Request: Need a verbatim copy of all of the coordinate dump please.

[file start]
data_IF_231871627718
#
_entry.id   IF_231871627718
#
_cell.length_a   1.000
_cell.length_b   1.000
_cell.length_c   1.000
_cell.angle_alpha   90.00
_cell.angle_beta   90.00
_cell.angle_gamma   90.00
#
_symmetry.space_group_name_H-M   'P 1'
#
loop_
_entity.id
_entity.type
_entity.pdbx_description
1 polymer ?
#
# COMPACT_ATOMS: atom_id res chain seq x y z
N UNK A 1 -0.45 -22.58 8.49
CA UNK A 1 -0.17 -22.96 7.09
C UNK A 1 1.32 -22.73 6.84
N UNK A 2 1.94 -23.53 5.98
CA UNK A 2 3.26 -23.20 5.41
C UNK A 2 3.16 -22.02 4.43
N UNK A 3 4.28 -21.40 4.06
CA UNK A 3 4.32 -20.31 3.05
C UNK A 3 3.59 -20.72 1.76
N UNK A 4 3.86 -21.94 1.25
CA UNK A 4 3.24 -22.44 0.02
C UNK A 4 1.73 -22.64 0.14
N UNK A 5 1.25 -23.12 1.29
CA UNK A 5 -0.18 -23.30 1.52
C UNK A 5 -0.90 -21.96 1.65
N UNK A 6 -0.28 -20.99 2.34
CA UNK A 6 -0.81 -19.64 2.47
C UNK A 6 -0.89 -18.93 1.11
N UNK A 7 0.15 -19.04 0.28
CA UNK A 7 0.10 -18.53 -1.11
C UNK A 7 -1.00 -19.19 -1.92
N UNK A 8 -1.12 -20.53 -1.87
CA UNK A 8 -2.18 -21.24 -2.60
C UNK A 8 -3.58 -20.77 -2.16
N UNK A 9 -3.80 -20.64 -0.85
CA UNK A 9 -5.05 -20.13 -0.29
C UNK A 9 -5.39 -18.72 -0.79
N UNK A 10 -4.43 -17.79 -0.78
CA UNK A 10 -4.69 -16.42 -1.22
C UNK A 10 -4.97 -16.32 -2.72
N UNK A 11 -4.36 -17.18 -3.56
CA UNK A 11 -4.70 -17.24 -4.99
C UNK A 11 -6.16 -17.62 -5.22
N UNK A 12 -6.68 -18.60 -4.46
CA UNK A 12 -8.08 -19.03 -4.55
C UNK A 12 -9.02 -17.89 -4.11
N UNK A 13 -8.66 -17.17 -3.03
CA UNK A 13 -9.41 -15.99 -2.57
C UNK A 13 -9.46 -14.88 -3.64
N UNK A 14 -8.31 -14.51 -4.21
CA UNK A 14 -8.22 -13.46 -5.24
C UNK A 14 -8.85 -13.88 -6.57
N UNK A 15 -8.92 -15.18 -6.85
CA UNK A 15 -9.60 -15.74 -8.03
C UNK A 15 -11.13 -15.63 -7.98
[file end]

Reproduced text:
data_IF_231871627718
#
_entry.id   IF_231871627718
#
_cell.length_a   1.000
_cell.length_b   1.000
_cell.length_c   1.000
_cell.angle_alpha   90.00
_cell.angle_beta   90.00
_cell.angle_gamma   90.00
#
_symmetry.space_group_name_H-M   'P 1'
#
loop_
_entity.id
_entity.type
_entity.pdbx_description
1 polymer ?
#
# COMPACT_ATOMS: atom_id res chain seq x y z
N UNK A 1 -0.45 -22.58 8.49
CA UNK A 1 -0.17 -22.96 7.09
C UNK A 1 1.32 -22.73 6.84
N UNK A 2 1.94 -23.53 5.98
CA UNK A 2 3.26 -23.20 5.41
C UNK A 2 3.16 -22.02 4.43
N UNK A 3 4.28 -21.40 4.06
CA UNK A 3 4.32 -20.31 3.05
C UNK A 3 3.59 -20.72 1.76
N UNK A 4 3.86 -21.94 1.25
CA UNK A 4 3.24 -22.44 0.02
C UNK A 4 1.73 -22.64 0.14
N UNK A 5 1.25 -23.12 1.29
CA UNK A 5 -0.18 -23.30 1.52
C UNK A 5 -0.90 -21.96 1.65
N UNK A 6 -0.28 -20.99 2.34
CA UNK A 6 -0.81 -19.64 2.47
C UNK A 6 -0.89 -18.93 1.11
N UNK A 7 0.15 -19.04 0.28
CA UNK A 7 0.10 -18.53 -1.11
C UNK A 7 -1.00 -19.19 -1.92
N UNK A 8 -1.12 -20.53 -1.87
CA UNK A 8 -2.18 -21.24 -2.60
C UNK A 8 -3.58 -20.77 -2.16
N UNK A 9 -3.80 -20.64 -0.85
CA UNK A 9 -5.05 -20.13 -0.29
C UNK A 9 -5.39 -18.72 -0.79
N UNK A 10 -4.43 -17.79 -0.78
CA UNK A 10 -4.69 -16.42 -1.22
C UNK A 10 -4.97 -16.32 -2.72
N UNK A 11 -4.36 -17.18 -3.56
CA UNK A 11 -4.70 -17.24 -4.99
C UNK A 11 -6.16 -17.62 -5.22
N UNK A 12 -6.68 -18.60 -4.46
CA UNK A 12 -8.08 -19.03 -4.55
C UNK A 12 -9.02 -17.89 -4.11
N UNK A 13 -8.66 -17.17 -3.03
CA UNK A 13 -9.41 -15.99 -2.57
C UNK A 13 -9.46 -14.88 -3.64
N UNK A 14 -8.31 -14.51 -4.21
CA UNK A 14 -8.22 -13.46 -5.24
C UNK A 14 -8.85 -13.88 -6.57
N UNK A 15 -8.92 -15.18 -6.85
CA UNK A 15 -9.60 -15.74 -8.03
C UNK A 15 -11.13 -15.63 -7.98